Re-Brand Ukraine? How to Create a New, Trusted Nation Brand

We all know how Business in Ukraine   Ukraine is struggling to not only stand up to Russia, but to also become a new democracy that could eventually attract investments from the West. Awareness is not the issue. Perceptions are!

If Ukraine can somehow survive and retain its independence, it can learn from other country branding efforts by similar nations adjacent to mother Russia. A brand is more than a new image, or what a nation “looks like” based on a collection of impressions that form a perception in one’s mind. Good branding forms an emotional connection with targeted customers that is based on trust and integrity. A brand is also a promise of predictable experiences, creating an expectation of performance. A major challenge for Ukraine is to be able to deliver on new promises, which will probably require a complete overhaul of its government, economy and business attitudes/practices.

Fortunately other countries in similar circumstances (i.e. under pressure from Russia) have successfully re-branded themselves. When Estonia won its’ independence in 1991, its awareness was relatively low in the West, and for those who knew anything about this tiny Baltic state, their perception was deeply influenced by the more familiar Soviet style of planned economy and authoritative politics.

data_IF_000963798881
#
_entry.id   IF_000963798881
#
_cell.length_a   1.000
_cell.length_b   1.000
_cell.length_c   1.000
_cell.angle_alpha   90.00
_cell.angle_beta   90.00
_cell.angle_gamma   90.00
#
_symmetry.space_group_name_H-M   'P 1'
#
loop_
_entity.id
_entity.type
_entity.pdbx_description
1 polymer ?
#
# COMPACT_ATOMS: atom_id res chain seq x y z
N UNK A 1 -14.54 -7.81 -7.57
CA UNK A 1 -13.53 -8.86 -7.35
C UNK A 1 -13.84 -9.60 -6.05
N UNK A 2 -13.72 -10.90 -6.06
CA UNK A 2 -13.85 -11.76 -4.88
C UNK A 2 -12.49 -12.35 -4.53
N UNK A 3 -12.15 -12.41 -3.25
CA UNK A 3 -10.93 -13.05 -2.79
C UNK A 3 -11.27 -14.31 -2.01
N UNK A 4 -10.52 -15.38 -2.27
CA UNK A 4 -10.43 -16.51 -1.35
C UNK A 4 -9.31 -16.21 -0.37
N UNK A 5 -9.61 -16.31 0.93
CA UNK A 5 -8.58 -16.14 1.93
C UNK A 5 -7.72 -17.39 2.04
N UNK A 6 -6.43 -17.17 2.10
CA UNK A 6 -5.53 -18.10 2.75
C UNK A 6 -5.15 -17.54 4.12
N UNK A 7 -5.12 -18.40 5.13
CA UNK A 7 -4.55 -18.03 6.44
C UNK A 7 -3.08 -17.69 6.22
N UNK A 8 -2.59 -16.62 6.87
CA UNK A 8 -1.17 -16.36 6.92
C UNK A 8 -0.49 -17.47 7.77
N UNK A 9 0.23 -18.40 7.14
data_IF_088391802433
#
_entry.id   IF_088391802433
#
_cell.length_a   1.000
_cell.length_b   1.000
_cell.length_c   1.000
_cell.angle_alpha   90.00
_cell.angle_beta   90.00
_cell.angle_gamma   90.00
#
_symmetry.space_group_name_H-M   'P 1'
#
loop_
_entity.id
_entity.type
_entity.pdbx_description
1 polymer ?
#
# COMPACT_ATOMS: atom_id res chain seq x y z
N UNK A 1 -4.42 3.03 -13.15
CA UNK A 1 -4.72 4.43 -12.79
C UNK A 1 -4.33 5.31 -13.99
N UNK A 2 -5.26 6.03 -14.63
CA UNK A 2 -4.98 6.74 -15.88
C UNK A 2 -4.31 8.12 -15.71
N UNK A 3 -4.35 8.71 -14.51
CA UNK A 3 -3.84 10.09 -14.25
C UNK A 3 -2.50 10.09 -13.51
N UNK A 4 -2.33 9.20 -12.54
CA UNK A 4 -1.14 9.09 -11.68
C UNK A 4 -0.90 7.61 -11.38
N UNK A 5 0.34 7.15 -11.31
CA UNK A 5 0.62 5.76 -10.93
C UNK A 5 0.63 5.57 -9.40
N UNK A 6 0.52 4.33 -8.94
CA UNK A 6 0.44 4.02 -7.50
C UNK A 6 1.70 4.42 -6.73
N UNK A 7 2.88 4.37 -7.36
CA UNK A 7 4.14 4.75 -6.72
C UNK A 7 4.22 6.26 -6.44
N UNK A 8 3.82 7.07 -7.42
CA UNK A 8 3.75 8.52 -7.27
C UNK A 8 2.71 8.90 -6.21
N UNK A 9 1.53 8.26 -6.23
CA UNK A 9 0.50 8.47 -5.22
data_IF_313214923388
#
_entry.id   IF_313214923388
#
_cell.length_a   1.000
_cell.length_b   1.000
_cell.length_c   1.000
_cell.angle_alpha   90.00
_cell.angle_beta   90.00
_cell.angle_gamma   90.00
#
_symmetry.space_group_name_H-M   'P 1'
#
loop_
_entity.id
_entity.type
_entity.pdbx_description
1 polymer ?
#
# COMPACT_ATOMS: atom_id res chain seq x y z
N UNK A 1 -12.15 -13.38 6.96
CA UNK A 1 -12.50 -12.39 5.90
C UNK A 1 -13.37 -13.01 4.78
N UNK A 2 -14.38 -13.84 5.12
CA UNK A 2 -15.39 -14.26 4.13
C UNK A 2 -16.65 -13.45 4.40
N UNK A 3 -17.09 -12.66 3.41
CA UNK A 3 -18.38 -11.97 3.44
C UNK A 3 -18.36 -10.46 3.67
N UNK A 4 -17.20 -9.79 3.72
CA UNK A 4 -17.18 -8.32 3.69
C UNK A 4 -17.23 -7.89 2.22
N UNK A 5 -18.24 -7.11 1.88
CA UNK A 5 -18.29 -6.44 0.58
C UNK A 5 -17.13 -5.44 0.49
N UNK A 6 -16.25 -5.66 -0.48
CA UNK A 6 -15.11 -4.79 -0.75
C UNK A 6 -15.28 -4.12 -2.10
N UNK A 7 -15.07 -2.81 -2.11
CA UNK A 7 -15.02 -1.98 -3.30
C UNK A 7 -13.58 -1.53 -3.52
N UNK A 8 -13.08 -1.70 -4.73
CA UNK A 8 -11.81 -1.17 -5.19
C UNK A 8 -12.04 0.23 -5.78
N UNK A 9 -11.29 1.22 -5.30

Fortunately Estonia had a well educated yet low cost work force, respected cultural values, a heritage of trade as part of the Hanseatic League, and a progressive attitude toward free market business. To build on these strengths, Estonia benchmarked itself against Scandinavia, especially its northern neighbor Finland which shares a common language base. In the past two decades, it has established itself as an emerging technology center in Europe (Skype was invented there) and has become a model for economic stability and continued growth. Their “Brand Estonia” project has created an emotion driven-brand that is successfully attracting Western capital and instilling a deep sense of pride among its citizens.

Other nearby countries have been able to straddle this fence too, retaining a distinct culture while continuing trade with the West and East. Finland has long been praised for walking this tightrope as part of the EU, yet still maintaining healthy relations with Russia. Poland is a Slavic speaking country like Ukraine, and has enjoyed noteworthy prosperity from its integration in the EU since leaving the Soviet Union.

Ukraine has a long way to go before it can enjoy the benefits of a newly branded nation. Assuming it can become free from Russian dominance, it must re-structure its economy and develop a culture and business environment that is credible and can be trusted by Western investors. At a minimum, this will involve eliminating corruption (now one of the highest in the world), establishing democratic practices that are fair and sustainable, and ensuring a willingness among its leadership and people to make sacrifices in the short term.


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